The decision by Georgian officials to allow the resumption of flights to and from Russia may reflect negatively on their EU integration, the bloc’s spokesman, Peter Stano, told reporters on Tuesday.
“This latest decision by Georgian authorities raises concerns in terms of Georgia’s EU path and Georgia’s commitment to align with the EU decisions in foreign policy as foreseen in the EU-Georgia association agreement,” said Stano, answering a question about the flights at the very end of his daily briefing.
The US and the EU closed off their airspace to all Russian aircraft last March, citing the Ukraine conflict.
Stano also claimed they do not allow “flights over Russia,” though that ban only applies to Western carriers and was actually applied by Moscow, in retaliation.
“Regrettably, Georgia’s alignment with EU’s foreign and security policy declarations has go [sic] down from already a low 44% last year to only 31% so far this year,” Stano added. Though the EU sided with Ukraine by arguing any country is free to make its own sovereign choices, it expects countries seeking membership in the bloc – such as Georgia, or Serbia – to fully submit to policy dictates from Brussels.
Stano also cited concerns “regarding the overall security” of Russian carriers and aircraft, voiced recently by the International Civil Aviation Organization (ICAO). It was unclear whether the UN agency was referring to possible maintenance issues resulting from Western sanctions, or something else.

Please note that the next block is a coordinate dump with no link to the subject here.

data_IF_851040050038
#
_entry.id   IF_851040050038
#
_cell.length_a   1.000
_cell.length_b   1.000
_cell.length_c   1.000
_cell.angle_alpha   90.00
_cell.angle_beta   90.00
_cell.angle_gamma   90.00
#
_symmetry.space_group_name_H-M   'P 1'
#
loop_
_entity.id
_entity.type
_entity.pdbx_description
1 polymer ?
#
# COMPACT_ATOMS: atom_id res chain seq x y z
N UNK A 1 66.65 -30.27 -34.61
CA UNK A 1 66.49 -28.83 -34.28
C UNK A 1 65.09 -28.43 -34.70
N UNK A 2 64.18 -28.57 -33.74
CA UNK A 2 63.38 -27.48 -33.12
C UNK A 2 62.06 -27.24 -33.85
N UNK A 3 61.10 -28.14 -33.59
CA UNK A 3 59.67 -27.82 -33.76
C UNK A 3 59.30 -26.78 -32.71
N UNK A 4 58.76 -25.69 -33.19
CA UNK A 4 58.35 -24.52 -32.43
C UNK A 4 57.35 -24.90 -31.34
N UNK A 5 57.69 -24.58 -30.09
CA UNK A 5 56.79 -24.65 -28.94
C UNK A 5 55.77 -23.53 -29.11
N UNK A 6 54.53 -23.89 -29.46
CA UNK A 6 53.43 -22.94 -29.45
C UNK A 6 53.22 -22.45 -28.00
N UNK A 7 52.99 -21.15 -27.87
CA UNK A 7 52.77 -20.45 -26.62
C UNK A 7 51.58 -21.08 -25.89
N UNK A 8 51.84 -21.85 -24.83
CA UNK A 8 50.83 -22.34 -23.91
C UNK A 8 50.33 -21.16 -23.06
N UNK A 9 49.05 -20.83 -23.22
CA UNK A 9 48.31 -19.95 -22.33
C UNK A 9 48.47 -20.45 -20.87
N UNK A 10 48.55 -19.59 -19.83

Last week, Russia introduced visa-free travel for Georgian citizens and lifted the 2019 ban on Russian carriers serving the Caucasus country. At least five airlines have since applied for the necessary permits to fly between Moscow and Tbilisi, the head of the Georgian Civil Aviation Agency, Givi Davitashvili, said on Monday.
Russia’s Azimuth Airlines has already been approved for charter flights, which are scheduled to start on Wednesday. Georgian Airways announced on Tuesday that it will launch direct flights to Russia by May 20, “if all the necessary permits are approved.”
In response, several dozen activists gathered in protest outside the company’s offices in Tbilisi, chanting pro-Ukrainian slogans, cursing out the Georgian PM and Russian President Vladimir Putin, and demanding a boycott. The organizers said they planned three more protests this week, including one at the Tbilisi airport.
Thousands of activists besieged the Georgian parliament in March, protesting against the proposed foreign agents registration law that the US embassy, the EU and the opposition denounced as “Russian.” The government eventually withdrew the bill.
Source: Russia Today